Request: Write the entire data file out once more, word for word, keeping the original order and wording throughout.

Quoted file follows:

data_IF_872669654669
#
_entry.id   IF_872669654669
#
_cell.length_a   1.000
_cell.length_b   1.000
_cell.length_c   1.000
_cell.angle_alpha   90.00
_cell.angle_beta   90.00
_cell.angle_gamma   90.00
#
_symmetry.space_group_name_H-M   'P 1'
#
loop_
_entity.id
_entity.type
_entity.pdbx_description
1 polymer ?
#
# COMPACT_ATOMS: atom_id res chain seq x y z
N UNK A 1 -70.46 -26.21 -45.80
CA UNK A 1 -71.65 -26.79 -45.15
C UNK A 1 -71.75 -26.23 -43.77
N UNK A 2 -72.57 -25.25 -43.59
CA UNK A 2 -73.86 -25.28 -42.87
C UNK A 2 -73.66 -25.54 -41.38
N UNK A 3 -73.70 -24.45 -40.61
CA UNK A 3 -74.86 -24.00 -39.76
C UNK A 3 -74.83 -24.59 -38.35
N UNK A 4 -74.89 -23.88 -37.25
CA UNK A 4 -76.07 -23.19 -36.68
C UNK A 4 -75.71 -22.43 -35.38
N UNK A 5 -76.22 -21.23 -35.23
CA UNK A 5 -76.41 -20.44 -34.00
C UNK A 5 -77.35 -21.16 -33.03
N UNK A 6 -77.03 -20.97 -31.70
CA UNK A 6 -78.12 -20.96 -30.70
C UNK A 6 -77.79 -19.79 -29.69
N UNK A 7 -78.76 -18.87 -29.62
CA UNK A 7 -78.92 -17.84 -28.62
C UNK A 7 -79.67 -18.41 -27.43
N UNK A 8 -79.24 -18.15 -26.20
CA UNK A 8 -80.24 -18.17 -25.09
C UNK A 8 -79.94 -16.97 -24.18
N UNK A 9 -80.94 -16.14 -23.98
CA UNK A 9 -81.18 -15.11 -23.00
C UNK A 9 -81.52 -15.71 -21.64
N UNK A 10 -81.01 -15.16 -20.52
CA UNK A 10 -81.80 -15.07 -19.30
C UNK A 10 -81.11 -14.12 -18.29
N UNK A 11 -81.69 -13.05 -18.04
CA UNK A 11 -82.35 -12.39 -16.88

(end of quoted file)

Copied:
data_IF_872669654669
#
_entry.id   IF_872669654669
#
_cell.length_a   1.000
_cell.length_b   1.000
_cell.length_c   1.000
_cell.angle_alpha   90.00
_cell.angle_beta   90.00
_cell.angle_gamma   90.00
#
_symmetry.space_group_name_H-M   'P 1'
#
loop_
_entity.id
_entity.type
_entity.pdbx_description
1 polymer ?
#
# COMPACT_ATOMS: atom_id res chain seq x y z
N UNK A 1 -70.46 -26.21 -45.80
CA UNK A 1 -71.65 -26.79 -45.15
C UNK A 1 -71.75 -26.23 -43.77
N UNK A 2 -72.57 -25.25 -43.59
CA UNK A 2 -73.86 -25.28 -42.87
C UNK A 2 -73.66 -25.54 -41.38
N UNK A 3 -73.70 -24.45 -40.61
CA UNK A 3 -74.86 -24.00 -39.76
C UNK A 3 -74.83 -24.59 -38.35
N UNK A 4 -74.89 -23.88 -37.25
CA UNK A 4 -76.07 -23.19 -36.68
C UNK A 4 -75.71 -22.43 -35.38
N UNK A 5 -76.22 -21.23 -35.23
CA UNK A 5 -76.41 -20.44 -34.00
C UNK A 5 -77.35 -21.16 -33.03
N UNK A 6 -77.03 -20.97 -31.70
CA UNK A 6 -78.12 -20.96 -30.70
C UNK A 6 -77.79 -19.79 -29.69
N UNK A 7 -78.76 -18.87 -29.62
CA UNK A 7 -78.92 -17.84 -28.62
C UNK A 7 -79.67 -18.41 -27.43
N UNK A 8 -79.24 -18.15 -26.20
CA UNK A 8 -80.24 -18.17 -25.09
C UNK A 8 -79.94 -16.97 -24.18
N UNK A 9 -80.94 -16.14 -23.98
CA UNK A 9 -81.18 -15.11 -23.00
C UNK A 9 -81.52 -15.71 -21.64
N UNK A 10 -81.01 -15.16 -20.52
CA UNK A 10 -81.80 -15.07 -19.30
C UNK A 10 -81.11 -14.12 -18.29
N UNK A 11 -81.69 -13.05 -18.04
CA UNK A 11 -82.35 -12.39 -16.88